The root of the ginger plant or, Zingiber officinale, is a well-known Asian seasoning and an aromatic ingredient in ginger ale, ginger beer and over-the-counter herbal cough remedies. Ginger may be helpful for reducing some minor throat symptoms, but clinical tests confirming its effectiveness are lacking. Herbal remedies can’t take the place of professional medical advice, so talk to your doctor to rule out an underlying condition if a sore throat persists, if it is severe or if you have other symptoms.
A tea made from the root of the ginger plant is slightly pungent in the mouth, which triggers the release of secretions that help clear throat congestion, according to the “Gale Encyclopedia of Alternative Medicine.” Ginger tea also may decrease throat inflammation, which can shorten the duration of laryngitis, a condition that makes it difficult to speak.
Gingerdiols, shogaols and gingerols are the active constituents in ginger tea, according to “PDR for Herbal Medicine.” In addition to being an anti-inflammatory, ginger might have antimicrobial properties, meaning it may inhibit the growth of fungus, bacteria and other microorganisms that can contribute to a sore throat. Scientific testing is necessary to confirm the effects of ginger tea in the treatment of throat disorders.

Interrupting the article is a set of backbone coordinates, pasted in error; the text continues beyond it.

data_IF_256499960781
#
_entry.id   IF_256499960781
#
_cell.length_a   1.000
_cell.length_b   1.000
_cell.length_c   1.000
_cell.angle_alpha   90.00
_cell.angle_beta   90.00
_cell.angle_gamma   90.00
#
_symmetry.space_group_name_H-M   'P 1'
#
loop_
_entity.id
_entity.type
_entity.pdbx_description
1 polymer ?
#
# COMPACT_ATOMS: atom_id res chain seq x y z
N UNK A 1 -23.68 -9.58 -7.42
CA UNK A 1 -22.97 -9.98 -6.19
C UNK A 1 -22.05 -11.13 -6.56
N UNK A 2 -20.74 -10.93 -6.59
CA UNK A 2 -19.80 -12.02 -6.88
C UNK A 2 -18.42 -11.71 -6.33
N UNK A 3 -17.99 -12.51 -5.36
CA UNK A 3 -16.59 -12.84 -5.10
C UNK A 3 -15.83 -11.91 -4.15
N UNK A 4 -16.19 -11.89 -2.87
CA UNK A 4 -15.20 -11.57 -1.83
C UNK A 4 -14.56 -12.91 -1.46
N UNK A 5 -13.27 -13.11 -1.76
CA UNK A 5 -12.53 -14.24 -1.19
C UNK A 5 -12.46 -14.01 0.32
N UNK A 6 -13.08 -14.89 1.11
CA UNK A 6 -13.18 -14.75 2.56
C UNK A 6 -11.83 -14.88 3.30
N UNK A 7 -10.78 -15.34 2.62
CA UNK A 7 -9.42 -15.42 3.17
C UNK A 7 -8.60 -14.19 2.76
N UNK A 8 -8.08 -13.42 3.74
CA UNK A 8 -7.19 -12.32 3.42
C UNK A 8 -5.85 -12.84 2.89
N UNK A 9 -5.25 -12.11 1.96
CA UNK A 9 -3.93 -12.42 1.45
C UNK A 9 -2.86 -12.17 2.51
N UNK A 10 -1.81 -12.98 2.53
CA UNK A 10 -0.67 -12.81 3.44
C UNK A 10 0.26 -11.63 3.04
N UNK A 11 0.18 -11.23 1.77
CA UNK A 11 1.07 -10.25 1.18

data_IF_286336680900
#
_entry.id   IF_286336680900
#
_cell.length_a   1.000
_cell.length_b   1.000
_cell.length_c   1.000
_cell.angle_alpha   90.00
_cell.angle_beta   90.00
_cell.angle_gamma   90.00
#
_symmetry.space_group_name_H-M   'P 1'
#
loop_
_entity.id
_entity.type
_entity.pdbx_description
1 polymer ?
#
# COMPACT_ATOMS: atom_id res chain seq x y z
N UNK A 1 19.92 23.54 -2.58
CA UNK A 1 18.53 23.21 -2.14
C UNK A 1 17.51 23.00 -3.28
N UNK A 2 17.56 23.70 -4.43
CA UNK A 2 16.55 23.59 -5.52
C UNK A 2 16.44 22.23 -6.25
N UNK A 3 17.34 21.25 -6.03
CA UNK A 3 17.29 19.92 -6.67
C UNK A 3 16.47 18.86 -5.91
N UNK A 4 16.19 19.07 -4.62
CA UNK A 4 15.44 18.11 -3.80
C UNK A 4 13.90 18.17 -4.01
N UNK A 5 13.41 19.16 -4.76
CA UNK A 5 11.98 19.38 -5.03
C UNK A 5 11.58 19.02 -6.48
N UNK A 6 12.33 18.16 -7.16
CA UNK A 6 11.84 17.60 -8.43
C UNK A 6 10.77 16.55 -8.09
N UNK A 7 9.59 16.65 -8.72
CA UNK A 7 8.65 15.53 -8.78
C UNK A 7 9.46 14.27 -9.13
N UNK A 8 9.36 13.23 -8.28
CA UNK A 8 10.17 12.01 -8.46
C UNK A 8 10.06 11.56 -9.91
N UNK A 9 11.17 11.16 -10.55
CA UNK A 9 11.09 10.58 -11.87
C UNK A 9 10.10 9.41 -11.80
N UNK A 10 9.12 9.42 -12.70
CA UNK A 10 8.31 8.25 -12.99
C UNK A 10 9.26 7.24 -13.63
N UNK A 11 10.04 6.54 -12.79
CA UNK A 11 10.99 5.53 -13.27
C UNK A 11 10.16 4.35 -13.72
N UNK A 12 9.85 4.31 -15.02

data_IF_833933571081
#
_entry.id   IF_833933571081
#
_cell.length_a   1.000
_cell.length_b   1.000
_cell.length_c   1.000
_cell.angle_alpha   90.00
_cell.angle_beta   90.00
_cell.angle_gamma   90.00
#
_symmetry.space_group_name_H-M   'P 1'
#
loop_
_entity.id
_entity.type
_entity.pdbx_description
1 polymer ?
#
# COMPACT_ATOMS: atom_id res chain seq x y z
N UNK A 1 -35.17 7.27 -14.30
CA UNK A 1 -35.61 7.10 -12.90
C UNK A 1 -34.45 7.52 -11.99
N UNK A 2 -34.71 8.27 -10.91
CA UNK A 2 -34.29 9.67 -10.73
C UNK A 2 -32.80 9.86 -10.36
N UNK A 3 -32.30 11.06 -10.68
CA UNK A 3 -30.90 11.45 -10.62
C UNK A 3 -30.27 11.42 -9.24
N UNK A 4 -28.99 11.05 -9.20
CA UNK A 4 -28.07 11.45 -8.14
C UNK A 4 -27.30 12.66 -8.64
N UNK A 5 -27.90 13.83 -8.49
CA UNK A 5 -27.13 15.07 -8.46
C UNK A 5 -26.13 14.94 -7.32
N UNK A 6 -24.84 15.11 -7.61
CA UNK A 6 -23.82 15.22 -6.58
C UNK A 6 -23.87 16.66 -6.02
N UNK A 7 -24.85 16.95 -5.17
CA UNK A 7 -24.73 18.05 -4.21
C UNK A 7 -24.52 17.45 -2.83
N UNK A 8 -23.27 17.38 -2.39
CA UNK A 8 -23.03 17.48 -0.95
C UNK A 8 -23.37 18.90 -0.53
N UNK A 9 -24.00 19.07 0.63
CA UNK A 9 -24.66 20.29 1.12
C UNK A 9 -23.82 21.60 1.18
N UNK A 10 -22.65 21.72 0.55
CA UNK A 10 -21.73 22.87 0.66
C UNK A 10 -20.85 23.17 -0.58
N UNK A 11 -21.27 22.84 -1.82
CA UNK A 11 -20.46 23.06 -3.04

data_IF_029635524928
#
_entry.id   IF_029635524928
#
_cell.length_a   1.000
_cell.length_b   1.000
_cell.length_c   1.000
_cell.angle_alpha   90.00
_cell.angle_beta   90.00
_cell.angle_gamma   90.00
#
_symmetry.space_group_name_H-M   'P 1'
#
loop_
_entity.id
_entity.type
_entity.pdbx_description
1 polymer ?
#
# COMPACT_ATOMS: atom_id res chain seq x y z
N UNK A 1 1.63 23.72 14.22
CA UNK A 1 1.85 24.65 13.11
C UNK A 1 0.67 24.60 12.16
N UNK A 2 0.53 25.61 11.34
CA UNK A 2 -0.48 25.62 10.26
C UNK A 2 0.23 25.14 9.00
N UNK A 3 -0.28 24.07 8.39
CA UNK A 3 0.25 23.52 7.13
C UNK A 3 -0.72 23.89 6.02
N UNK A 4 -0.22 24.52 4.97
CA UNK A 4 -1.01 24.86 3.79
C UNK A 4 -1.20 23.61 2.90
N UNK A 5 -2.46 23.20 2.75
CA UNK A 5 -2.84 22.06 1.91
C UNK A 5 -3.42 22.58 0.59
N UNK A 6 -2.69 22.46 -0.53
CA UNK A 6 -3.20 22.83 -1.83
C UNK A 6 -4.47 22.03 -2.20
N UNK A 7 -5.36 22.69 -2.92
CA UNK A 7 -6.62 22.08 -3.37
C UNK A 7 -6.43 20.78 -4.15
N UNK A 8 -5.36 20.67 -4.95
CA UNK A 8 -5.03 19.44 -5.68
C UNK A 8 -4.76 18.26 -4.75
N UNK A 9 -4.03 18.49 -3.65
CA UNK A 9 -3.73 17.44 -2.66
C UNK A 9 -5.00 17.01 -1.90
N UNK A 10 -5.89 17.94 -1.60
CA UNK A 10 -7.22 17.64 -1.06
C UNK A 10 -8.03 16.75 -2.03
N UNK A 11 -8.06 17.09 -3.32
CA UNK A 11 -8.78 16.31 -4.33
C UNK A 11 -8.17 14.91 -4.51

Prepare ginger tea by pouring a cup of boiling water over 1 teaspoon of powdered ginger or up to 2 teaspoons of grated fresh ginger root. Fresh ginger is available in the produce section of many supermarkets. Drink up to 3 cups per day to treat a sore throat. You also may find ginger tincture and herbal cough syrups that contain ginger in health food stores. Follow the dosage instructions on the packages.
Sore throats that last longer than a few days may be a symptom of a more serious disorder, such as strep throat. Ginger tea is generally safe for most people, but it carries a slight risk of miscarriage, especially at high doses, according to the "Gale Encyclopedia," so pregnant women should not drink ginger tea. Do not drink ginger tea if you have gallstones, a bleeding disorder or before a scheduled surgery. Ginger may interfere with some medications, so talk to your doctor before treating any medical condition with ginger tea.
- Gale Encyclopedia of Alternative Medicine; Jacqueline L. Longe
- PDR for Herbal Medicines, 2nd Edition; Joerg Gruenwald, Ph.D.
- University of Maryland Medical Center: Ginger